HSBC retail banking and wealth management: summer internship interview
At interviews for summer internships in HSBC's retail banking and wealth management (RBWM) division, interviewers will ask you competency-based questions to find out if you have the required experience and skills.
Competency 1: taking responsibility for improving your own performance
This competency is mainly about how proactive you are. The bank is looking for someone who can evaluate feedback and is then prepared to do something about it. Recruiters want to know that you can take the initiative and have the drive to improve yourself and learn as much as you can.
An example of this would be if you’ve received feedback from your lecturer on needing to improve the structure of your university essays. A good candidate would research how they could improve this and then apply what they had learned. They would then assess future essays to see whether their mark had gone up and whether the marker’s feedback had changed.
Competency 2: delivering customer service
The bank is looking, ultimately, for graduates who could become bank managers, where customer service is the top priority. Great customer service usually involves friendliness, diplomacy, rapport building, helpfulness and assertiveness – you should be able to take the awkward customers in your stride just as much as the ones that don’t cause a fuss. The bank relies on its customers, so you should count this as one of the most important competencies to demonstrate.
Many part-time jobs include at least a degree of customer service, so think about a time you’ve gone above and beyond your job role to keep a customer happy. That’s not quite as simple as, for example, if you worked in a supermarket and made a special effort to help someone look for something when that was in your job description.
Paying attention to customer needs and acting on it to an extent past what is expected of you is above and beyond though. For example, offering someone with a visual impairment some help with their trolley, or even their whole shop. Alternatively, you could think about a time a customer wasn’t happy and you managed to appease them. How did you do that?
Competency 3: working independently and taking responsibility for your own work
This links in well with making changes and taking responsibility for improving your own performance. HSBC wants someone who is keen to manage projects while having a strong determination to succeed. While the bank will provide training, recruiters don’t want to have to hold your hand.
Think of a team project at university. You know the type: your group is given a broad topic, so you each research a part of it by yourselves before bringing your findings back into the group to make the individual aspects fit before presenting everything together. Each of you is responsible for your own part of the presentation and is graded accordingly. What did you do to make the most of both your independent and group learning? What recommendations could you make regarding how you might do things better next time?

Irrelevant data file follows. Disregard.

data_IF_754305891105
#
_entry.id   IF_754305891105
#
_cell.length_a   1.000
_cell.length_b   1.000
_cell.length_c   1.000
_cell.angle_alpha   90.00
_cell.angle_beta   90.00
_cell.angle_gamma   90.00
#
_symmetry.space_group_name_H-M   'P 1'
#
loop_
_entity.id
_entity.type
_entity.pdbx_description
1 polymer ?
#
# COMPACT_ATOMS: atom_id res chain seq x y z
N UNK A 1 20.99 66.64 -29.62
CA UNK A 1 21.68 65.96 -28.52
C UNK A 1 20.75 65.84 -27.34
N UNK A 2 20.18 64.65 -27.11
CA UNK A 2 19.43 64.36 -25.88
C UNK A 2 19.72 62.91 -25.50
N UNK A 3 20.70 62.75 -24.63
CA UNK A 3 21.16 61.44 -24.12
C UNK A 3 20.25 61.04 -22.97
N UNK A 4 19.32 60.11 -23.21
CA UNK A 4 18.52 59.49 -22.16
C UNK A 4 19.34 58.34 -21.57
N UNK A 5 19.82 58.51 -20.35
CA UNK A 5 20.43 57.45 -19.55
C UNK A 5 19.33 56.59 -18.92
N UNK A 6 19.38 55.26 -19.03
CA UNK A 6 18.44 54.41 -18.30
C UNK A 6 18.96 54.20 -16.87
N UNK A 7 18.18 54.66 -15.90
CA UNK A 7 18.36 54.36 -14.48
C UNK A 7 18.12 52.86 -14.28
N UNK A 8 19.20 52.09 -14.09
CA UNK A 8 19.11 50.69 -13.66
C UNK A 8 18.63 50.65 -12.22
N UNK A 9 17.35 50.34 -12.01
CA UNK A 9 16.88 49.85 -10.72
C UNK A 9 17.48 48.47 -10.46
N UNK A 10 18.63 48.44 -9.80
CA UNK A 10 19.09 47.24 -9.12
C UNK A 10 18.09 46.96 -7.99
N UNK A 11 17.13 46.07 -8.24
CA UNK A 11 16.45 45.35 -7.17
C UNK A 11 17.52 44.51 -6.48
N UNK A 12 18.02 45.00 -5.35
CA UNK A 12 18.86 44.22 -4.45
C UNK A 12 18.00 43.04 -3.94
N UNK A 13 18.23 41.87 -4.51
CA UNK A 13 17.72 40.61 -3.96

Competency 4: being able to work with and support peers
It’s important to remember that you’re expected not just to work well with others, but to support them, especially when you’re in a management position. In an assessment centre situation, not showing that you take others’ thoughts into consideration could mean the difference between getting through to the next round and failing. Again, retail banking is all about great customer service, and no one can achieve this alone. Can you think of a time when you’ve motivated your colleagues or classmates to carry on with something they were finding difficult? Or if there was something you understood better than a colleague, did you share this knowledge? If so, how did you pass it on? What did you do to create a good working atmosphere?
Competency 5: complying with rules, regulations and procedures
This isn’t quite as simple as doing what you’re told when you’re told. All banks are regulated by the Financial Conduct Authority and Prudential Regulation Authority to make sure they are doing a wide range of things as they should – from offering competitive rates to not taking on too much risk, for example. It’s therefore important to HSBC that you are familiar with following set processes and can recognise why procedures are in place.
Think of an example where you’ve had to follow a specific process to keep to the rules. For example, if you worked for your university counselling office, it’s likely you would not have been allowed to discuss anyone you knew using the service for confidentiality reasons.
Prepare to have your application form followed up
It’s also worth looking again at the questions you had to answer on the initial application form. These were to do with evidence of your interest, enthusiasm and aptitude for the role; your assessment of the risks facing HSBC; and a time in when you have challenged a decision or an action you felt was wrong. You may not be asked these questions directly again at interview but they contain key concerns that will still be very relevant in a face to face assessment.